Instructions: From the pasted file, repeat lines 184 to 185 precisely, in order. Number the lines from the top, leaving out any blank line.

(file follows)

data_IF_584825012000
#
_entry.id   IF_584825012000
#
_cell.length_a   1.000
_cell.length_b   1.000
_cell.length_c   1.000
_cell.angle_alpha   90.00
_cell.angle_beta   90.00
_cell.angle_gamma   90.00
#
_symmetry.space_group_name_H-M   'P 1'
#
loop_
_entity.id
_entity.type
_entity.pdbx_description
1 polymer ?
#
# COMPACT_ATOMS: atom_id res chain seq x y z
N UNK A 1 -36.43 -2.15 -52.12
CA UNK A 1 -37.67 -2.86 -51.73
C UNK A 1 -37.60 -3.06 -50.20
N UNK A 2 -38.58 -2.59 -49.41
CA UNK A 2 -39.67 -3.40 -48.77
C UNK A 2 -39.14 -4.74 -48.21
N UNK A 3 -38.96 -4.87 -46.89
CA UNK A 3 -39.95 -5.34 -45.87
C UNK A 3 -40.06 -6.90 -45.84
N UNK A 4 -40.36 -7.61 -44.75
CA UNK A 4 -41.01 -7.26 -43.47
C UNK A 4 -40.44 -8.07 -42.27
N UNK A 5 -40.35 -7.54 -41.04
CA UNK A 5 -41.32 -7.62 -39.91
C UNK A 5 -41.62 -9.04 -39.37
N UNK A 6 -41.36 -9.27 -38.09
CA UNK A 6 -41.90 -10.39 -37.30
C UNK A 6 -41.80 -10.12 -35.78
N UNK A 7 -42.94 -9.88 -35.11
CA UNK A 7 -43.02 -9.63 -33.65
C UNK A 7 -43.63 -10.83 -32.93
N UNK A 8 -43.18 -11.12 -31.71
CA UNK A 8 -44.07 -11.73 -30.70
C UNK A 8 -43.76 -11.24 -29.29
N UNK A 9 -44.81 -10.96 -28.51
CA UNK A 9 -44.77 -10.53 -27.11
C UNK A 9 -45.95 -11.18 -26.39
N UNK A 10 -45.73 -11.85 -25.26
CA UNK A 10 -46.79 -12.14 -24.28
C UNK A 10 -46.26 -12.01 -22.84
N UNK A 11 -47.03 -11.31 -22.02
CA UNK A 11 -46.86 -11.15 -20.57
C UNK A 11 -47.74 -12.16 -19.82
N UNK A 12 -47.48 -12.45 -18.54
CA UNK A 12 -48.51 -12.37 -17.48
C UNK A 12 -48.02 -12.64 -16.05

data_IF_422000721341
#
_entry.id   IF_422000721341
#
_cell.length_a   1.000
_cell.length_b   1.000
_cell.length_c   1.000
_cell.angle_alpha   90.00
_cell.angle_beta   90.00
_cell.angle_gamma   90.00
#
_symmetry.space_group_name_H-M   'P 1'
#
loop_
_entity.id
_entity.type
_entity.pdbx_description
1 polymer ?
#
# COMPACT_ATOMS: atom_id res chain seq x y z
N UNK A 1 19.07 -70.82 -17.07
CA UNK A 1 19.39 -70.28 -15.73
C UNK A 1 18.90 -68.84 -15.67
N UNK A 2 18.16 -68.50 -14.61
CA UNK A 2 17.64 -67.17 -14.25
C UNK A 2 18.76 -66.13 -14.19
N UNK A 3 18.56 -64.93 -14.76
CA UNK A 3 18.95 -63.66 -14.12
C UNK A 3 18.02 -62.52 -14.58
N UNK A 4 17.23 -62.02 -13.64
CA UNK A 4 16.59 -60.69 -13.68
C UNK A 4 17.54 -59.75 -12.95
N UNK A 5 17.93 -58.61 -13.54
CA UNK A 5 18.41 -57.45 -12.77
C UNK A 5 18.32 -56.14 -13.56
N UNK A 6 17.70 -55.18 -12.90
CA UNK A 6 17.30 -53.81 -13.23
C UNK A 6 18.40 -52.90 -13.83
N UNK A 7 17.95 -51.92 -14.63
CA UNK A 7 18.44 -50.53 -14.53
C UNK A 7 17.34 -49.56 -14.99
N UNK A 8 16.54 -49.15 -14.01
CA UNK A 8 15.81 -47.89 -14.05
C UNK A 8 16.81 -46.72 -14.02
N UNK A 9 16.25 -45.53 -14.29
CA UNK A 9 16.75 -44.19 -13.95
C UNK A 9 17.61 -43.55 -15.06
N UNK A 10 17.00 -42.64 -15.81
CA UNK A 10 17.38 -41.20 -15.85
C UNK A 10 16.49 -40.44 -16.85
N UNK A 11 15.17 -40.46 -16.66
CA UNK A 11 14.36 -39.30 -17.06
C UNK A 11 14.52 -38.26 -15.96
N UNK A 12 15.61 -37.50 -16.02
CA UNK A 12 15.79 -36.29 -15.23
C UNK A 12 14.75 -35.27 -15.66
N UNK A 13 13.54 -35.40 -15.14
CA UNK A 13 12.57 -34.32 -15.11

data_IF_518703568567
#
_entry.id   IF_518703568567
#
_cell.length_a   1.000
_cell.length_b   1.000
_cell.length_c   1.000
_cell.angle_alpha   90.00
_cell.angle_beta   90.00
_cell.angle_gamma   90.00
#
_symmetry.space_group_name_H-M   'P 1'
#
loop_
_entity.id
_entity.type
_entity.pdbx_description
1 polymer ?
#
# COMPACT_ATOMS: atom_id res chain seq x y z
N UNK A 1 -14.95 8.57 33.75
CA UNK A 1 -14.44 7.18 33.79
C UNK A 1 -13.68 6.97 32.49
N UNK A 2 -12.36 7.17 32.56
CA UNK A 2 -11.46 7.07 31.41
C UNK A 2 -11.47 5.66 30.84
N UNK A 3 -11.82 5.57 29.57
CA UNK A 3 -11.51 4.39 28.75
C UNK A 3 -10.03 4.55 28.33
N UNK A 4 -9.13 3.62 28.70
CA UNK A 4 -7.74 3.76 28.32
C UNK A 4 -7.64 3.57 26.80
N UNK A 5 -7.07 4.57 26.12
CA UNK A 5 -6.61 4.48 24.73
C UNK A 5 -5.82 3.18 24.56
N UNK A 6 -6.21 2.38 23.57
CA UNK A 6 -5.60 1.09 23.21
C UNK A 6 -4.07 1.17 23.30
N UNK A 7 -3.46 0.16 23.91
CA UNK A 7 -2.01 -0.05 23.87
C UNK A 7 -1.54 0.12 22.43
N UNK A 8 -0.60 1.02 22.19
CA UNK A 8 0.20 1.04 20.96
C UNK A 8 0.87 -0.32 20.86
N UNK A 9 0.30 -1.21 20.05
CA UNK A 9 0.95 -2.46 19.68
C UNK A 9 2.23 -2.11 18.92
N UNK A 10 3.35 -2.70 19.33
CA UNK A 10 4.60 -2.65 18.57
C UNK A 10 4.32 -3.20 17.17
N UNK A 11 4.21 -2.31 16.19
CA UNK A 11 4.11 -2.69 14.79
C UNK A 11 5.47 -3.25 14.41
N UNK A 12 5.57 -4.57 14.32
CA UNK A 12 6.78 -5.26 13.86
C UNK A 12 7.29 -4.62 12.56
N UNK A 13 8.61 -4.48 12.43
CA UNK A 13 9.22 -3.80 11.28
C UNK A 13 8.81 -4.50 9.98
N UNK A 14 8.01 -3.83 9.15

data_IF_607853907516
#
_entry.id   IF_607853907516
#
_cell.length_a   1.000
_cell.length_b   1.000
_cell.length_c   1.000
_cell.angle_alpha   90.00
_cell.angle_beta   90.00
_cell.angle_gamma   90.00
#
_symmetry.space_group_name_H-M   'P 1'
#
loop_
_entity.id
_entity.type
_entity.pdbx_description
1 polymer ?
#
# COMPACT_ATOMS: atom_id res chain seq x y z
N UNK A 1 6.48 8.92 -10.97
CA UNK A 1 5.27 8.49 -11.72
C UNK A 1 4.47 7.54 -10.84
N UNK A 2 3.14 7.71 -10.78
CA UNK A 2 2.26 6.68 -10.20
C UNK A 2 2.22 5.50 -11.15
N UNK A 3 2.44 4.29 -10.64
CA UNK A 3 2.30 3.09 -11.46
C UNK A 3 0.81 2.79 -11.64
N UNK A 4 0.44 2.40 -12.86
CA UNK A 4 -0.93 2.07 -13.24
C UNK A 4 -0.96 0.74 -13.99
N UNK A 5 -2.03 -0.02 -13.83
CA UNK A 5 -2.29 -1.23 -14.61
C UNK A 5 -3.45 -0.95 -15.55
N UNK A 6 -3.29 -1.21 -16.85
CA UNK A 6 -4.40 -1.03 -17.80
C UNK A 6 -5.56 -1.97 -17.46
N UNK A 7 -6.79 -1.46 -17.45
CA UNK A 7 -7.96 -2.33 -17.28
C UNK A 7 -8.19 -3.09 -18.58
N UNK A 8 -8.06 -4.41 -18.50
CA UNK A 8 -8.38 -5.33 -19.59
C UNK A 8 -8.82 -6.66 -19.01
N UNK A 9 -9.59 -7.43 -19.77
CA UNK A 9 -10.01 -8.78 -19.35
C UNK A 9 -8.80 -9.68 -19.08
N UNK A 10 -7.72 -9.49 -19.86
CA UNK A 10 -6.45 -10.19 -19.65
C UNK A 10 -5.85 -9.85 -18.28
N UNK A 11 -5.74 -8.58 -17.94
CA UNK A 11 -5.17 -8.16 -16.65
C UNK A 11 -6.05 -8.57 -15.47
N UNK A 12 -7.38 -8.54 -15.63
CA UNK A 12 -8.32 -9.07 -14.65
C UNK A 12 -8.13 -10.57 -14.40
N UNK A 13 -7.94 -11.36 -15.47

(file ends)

_cell.angle_gamma   90.00
#